Tragically, America’s front yard has gone to seed, its dilapidation over a generation chronicled with increasing regularity in the press, including The Times. The embarrassing disarray represents the larger state of the nation, and the time has come to fix it. Deferred maintenance alone stands at an estimated $350 million — without necessary improvements figured in. The National Mall should be a priority in the rehabilitation of America’s crumbling infrastructure, a target of Obama’s economic stimulus spending.
We may see just that. The House Appropriations Committee’s proposed list of spending includes the Mall, giving “$200 million to address the deterioration of the National Mall, such as repair of the Jefferson Memorial’s collapsing Tidal Basin walls.” Change may be coming to the Mall – though it may not even be enough. We will follow this and update.
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Posted on January 17, 2009 by Ben Welle
Over at the PPS blog Making Spaces, Ethan Kent has a nice post up about Ljubljana, Slovenia’s successful efforts to create vibrant public spaces in the cold winter. Says Ethan:
Temperatures average below freezing during the darkest month of the year in Slovenia. However, the country’s public spaces are overflowing thanks to a government program called “Happy December,” designed to infuse life into downtowns.
The best picture may be that of the main central park/square in the city, which is filled with people gathered for an outdoor concert. It would be nice to see a few outdoor winter concerts pop up in the States.
Incidentally, a big one is happening today, in Washington, D.C., as part of inauguration festivities. (We’ll try to update and show some pictures from that event in front of the Lincoln Memorial and reflecting pool.)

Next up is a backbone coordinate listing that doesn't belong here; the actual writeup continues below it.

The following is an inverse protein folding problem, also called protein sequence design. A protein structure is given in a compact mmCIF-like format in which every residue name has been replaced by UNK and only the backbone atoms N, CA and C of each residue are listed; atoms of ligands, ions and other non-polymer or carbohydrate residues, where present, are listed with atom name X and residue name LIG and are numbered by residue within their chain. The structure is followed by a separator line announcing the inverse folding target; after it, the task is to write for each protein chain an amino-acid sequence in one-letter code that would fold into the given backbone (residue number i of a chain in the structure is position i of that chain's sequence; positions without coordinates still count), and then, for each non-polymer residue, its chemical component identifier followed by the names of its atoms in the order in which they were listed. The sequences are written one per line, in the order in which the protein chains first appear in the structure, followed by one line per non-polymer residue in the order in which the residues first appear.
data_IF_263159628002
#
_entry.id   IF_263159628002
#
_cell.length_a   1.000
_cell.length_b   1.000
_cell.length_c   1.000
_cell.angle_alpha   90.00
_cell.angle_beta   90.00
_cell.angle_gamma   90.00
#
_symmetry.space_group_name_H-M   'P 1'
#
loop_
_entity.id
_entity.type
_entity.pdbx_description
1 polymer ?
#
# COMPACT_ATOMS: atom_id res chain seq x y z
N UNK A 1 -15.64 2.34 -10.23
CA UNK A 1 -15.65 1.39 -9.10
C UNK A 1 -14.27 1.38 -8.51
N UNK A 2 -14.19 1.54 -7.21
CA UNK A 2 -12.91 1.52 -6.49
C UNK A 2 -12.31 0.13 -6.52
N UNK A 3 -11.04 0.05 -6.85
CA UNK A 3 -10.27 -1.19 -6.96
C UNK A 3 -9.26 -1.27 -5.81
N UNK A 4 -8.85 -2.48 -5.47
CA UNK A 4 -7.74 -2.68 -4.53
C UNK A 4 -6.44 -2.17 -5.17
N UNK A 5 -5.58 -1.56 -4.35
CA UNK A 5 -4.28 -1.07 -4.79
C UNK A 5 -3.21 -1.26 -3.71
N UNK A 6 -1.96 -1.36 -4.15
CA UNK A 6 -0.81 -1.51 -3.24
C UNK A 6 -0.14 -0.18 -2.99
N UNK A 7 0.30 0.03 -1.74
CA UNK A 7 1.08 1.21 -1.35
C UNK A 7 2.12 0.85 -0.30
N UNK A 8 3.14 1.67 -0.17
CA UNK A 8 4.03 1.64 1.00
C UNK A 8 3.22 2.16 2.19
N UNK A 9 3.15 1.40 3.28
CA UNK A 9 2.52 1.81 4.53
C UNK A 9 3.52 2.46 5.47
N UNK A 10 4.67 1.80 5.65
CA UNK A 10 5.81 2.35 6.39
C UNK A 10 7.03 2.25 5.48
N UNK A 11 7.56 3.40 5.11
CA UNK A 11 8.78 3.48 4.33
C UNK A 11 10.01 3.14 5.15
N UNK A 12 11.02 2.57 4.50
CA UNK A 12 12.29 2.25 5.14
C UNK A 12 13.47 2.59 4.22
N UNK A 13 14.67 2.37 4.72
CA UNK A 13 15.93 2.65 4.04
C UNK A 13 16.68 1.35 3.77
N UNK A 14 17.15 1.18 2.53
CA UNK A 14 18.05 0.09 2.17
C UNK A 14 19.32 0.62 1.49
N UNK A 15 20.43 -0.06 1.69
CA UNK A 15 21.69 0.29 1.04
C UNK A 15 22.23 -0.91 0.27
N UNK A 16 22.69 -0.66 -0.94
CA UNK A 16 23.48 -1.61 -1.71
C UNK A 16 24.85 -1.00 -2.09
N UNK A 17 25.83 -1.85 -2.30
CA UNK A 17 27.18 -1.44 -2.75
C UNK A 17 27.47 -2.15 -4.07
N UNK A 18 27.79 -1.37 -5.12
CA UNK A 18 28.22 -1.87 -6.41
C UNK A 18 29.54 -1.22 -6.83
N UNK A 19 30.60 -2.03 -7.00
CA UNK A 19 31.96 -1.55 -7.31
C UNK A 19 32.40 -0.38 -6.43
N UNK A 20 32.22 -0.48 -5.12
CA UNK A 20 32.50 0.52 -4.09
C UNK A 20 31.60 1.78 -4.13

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Posted on January 16, 2009 by Ben Welle
On a given city block, what is the revenue potential of a creating a new park as compared to that of new residential or commercial building(s)?
Say your city has a downtown parking lot. The average value of the adjacent developed properties is $2 million per property. The city is short on downtown park space and would like to create a park on that block, but is worried that it may lose out on maximizing property tax revenues.
We know from John Crompton’s research that parks can provide as much as a 20 percent marginal value to immediately adjacent residential properties, and additional 5 to 10 percent for those farther out. So let’s just assume 10 percent for only the immediately adjacent properties. In this case, the eight developed blocks would bring in a total of $17.6 million. Without a park and a development instead, the now nine developed blocks would bring in $18 million, only $400,000 more.
That’s not even considering farther out properties, which would bring even greater overall benefit. There’s also the non-property value costs that aren’t included here: added green infrastructure, a gathering place that can foster social glue, and a draw to visitors spending money at businesses and paying sales taxes.
Cities are finding that investing in parks is actually a smart economic development strategy: New York’s Bryant Park, Boston’s Post Office Square, Portland’s Courthouse Square, Houston’s Discovery Green and Chicago’s Millennium Park (for which the property value increase phenomenon has been called the Millennium Park Effect – pdf-). For cities with vacant parking lots sitting within their park poor downtowns, parks can indeed be a coffer-friendly key element in creating the economically beneficial, walkable, mixed-use downtowns they desire.
Filed under: economics | Tagged: property values | 2 Comments »